Let us now take additional import options (the same properties are also applied to migration, the differences of which will be dwelled on later) available while the target table is specified. AS an alternative to the Clear Object Rule, you can specify that all data must be removed from the target table.
Another option (it is available and makes sense only for MSSQL) is enabling the values import mode for a field of the identity type. If this mode is selected, the program will automatically execute the necessary commands for the server and perform the migration of such fields.
The same as in case with importing, there are three types of sources - a single table, all database tables and the result of executing an SQL statement. Note that if a stored procedure produces a result set, it can be also used as a data source for exporting. The same as in case with importing, you can select the rows and columns you need using methods described for importing. The program supports exporting to the following file types: text (with delimiters or fixed column width), HTML/XML, RTF (MS Word compatible) and a set of SQL statements. Use a data migration rule to export into desktop data files.
Besides, the program can export BLOBs into separate files. It is enough to specify the target directory and the program will form files of the type TableName_Record_NN_Column_MM.bin in it. Long binary or text objects will be put in them.
Along with exporting, the program allows you to recode string into and out of the OEM format, which can make the interaction with old programs working with national character sets much easier.
In most cases you can specify whether the first
line in the output file or table must contain information about column names.
As to exporting query execution results, we would like to draw your attention to the advice to use 'as' in the list of fields because it makes the result of exporting more visual.
In some cases before carrying out the import or migration process, you should remove data from the target table or delete this very table. You can find an example with the changing structure of an incoming file in the section about importing above. The clear object rule is used for that. Along with deleting a single object, the program allows you to drop or clear all tables in the target database. An alternative solution for the easiest cases is using the 'clear mode' for the target table, which we described above.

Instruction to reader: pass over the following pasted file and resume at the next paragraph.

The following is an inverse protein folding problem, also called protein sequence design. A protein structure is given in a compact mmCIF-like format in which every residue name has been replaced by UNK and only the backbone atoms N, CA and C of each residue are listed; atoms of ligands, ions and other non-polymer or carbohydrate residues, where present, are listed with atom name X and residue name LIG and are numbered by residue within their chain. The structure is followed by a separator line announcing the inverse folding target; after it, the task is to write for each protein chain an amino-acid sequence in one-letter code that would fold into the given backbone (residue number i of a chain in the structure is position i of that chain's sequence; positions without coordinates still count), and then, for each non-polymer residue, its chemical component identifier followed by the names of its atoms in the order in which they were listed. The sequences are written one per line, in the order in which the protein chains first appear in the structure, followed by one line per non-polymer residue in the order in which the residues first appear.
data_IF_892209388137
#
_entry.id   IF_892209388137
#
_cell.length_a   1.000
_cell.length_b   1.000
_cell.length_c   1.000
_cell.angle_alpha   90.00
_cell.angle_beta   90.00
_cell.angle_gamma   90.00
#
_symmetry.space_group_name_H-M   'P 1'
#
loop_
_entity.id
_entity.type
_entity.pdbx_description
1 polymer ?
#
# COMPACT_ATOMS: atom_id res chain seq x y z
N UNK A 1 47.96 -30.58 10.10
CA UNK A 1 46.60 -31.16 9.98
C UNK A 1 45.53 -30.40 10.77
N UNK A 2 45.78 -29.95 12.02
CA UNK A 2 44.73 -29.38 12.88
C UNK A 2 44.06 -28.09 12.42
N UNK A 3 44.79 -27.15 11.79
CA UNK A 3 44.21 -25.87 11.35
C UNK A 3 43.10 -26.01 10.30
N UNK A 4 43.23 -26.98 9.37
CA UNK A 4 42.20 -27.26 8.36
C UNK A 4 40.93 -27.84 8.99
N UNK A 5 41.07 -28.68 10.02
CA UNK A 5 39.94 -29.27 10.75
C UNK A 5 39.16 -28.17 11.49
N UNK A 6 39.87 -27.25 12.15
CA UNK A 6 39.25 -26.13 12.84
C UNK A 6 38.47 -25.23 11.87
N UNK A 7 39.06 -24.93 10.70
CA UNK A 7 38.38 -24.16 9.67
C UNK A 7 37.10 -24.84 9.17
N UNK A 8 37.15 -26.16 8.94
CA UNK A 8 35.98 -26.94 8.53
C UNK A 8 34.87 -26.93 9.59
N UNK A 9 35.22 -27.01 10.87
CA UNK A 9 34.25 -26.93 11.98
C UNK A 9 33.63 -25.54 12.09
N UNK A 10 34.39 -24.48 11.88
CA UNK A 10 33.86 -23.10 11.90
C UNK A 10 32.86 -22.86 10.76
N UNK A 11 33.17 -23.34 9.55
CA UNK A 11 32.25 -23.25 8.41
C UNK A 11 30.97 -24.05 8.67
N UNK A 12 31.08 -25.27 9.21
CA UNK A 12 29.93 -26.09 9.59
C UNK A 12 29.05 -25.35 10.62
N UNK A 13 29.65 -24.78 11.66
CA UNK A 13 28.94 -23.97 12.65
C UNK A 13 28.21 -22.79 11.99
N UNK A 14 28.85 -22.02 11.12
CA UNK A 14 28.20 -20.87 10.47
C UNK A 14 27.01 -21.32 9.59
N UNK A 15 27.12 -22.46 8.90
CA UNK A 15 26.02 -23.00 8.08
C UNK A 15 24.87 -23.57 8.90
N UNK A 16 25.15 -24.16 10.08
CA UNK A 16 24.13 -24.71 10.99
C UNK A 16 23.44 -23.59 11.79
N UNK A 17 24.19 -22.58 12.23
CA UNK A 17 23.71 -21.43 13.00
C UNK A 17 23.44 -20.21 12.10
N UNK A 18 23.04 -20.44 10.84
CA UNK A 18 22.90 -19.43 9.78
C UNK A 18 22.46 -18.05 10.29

Most options and settings described in the import section can be applied to data migration. In this section we will dwell on supplemental options for column mapping that make migration process more flexible.
Along with the direct correspondence of fields to each other, you can specify a number of modifications and call built-in database functions. Suppose you need to fill two fields in the target table as follows: fill the first field with a substring consisting of 3 to 6 characters of the F1 field in the source table and fill the second field with the current date/time of adding the record.
To solve this task, you should use the built-in functions SUBSTR and GETDATE MS SQL Server while specifying rules for mapping. For the second field (date), you should tell the program that the substring will be interpreted as a constant, but not as a column name.
In some cases it is impossible to describe the process using the simplest set of rules and you need to specify a more complex sequence of rules to be executed. For you to do it, the program can follow one or several rules on conditions. The result of the previous step is used as a condition. Let us remind you that any rule can be accompanied with a mark that you can create links to in the operations of conditional and unconditional moves.
Let us take an example: suppose you need to import data and, if the operation fails, import it from another source. Let us prepare two rules for importing and create the following package:
- importing from the first source
- going to the mark QUIT if successful
- importing from the second source
- QUIT: closing the program
After the first rule is over, the program will check its completion code. If it is successful, the second import operation will be skipped, which is exactly what we needed in our task.
The Run external rule is a very convenient mechanism
for creating notifications after this or that process in the program is over. You
can use any command line as a parameter of this rule, e.g.
NET SEND myDBA "Import 2 complete".
In this example a message that the process is completed will be sent to the user myDBA.